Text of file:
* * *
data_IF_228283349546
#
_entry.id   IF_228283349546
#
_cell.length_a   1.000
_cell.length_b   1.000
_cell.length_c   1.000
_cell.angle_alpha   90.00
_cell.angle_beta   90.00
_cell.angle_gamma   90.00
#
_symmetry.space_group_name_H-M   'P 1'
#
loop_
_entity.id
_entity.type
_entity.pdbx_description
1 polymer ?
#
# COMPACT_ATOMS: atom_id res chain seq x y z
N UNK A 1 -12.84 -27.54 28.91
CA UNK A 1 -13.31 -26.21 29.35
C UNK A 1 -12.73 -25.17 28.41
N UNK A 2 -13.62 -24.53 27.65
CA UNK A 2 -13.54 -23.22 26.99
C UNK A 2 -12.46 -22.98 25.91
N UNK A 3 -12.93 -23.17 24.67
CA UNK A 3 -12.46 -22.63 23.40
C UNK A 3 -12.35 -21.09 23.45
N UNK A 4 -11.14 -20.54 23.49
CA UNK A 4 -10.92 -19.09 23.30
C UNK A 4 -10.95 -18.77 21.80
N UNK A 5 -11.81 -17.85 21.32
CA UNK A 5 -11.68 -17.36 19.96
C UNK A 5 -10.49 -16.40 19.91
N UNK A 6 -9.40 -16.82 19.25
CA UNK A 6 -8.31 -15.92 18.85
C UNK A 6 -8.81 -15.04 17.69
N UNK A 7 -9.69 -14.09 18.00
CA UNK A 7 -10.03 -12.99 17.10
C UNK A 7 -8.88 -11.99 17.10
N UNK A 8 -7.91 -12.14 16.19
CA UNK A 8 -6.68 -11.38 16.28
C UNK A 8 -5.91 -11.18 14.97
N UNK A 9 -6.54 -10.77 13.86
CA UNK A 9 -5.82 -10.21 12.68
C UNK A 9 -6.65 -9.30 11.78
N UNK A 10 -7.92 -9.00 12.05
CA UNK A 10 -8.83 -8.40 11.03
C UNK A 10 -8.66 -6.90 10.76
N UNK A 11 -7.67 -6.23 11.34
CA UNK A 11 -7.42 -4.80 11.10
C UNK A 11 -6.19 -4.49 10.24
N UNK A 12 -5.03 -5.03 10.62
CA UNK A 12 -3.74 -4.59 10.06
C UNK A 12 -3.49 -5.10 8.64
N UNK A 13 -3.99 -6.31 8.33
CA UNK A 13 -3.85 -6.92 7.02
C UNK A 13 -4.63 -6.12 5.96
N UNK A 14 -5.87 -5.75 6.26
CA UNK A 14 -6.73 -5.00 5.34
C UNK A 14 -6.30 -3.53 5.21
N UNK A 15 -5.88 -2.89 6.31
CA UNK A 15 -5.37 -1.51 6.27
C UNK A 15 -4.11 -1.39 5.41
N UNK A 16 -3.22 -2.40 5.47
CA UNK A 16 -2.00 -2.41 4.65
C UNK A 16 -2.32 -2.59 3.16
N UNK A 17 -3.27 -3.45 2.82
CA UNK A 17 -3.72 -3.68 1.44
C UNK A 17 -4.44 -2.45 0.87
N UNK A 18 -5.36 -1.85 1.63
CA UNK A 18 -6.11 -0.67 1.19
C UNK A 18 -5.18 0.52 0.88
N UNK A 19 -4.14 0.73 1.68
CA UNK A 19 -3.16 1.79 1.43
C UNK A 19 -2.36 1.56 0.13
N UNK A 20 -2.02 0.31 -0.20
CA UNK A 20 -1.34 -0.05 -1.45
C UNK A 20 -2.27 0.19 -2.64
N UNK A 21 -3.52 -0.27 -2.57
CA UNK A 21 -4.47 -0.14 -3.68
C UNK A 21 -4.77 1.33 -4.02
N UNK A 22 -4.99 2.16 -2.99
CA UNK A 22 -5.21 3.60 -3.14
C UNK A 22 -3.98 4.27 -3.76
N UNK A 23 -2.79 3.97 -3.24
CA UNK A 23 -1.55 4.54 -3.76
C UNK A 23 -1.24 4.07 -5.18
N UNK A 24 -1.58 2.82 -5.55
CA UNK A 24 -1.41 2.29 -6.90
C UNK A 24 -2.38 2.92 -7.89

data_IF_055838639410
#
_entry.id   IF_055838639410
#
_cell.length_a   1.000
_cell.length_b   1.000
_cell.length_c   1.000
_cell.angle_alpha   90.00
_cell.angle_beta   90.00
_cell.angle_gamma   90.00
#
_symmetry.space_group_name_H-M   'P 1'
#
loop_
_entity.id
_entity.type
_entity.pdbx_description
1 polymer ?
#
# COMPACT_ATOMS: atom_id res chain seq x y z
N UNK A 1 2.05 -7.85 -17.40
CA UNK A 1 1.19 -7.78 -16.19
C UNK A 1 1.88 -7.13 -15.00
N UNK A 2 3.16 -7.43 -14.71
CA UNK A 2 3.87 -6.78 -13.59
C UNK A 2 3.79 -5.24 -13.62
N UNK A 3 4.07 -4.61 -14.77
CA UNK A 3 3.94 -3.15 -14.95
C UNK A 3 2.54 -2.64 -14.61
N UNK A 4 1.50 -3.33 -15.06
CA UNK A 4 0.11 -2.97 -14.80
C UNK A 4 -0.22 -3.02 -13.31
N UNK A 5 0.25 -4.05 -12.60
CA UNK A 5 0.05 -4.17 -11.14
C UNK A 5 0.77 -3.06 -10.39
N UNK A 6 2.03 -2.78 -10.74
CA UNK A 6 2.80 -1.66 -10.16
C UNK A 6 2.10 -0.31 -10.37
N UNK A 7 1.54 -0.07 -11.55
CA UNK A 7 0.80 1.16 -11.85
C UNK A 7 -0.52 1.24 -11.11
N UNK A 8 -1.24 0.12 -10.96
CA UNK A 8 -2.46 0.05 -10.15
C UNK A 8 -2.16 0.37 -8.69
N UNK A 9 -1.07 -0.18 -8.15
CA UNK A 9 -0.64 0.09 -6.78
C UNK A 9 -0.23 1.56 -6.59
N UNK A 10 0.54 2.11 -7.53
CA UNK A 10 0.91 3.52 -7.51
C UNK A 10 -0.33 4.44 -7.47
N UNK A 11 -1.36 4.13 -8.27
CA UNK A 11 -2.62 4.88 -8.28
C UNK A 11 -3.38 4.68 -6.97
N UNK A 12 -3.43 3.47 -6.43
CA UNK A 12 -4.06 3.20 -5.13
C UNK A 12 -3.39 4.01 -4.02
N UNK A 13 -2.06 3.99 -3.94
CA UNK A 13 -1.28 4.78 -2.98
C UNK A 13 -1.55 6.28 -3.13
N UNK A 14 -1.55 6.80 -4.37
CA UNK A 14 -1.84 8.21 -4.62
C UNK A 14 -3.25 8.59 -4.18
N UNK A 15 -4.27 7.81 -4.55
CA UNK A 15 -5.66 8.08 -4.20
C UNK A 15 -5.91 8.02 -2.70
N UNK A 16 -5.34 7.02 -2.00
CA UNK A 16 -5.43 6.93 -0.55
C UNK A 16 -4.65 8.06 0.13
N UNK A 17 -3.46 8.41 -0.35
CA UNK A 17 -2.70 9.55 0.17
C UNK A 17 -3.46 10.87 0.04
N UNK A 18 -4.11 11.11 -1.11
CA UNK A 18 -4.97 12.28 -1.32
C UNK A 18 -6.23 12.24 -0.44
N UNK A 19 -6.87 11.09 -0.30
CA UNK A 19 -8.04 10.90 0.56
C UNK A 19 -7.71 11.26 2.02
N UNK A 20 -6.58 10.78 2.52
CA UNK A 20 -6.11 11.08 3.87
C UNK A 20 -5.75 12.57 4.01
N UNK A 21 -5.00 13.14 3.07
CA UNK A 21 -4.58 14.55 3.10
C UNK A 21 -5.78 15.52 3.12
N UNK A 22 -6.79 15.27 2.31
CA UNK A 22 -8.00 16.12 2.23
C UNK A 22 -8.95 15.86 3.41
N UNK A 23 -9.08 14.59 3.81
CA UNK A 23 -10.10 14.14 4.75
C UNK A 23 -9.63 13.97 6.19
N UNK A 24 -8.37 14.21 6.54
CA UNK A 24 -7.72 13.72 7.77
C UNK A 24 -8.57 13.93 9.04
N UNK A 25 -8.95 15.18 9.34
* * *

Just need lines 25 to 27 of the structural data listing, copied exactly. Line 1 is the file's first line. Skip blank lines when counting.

CA UNK A 2 -13.54 -23.22 26.99
C UNK A 2 -12.46 -22.98 25.91
N UNK A 3 -12.93 -23.17 24.67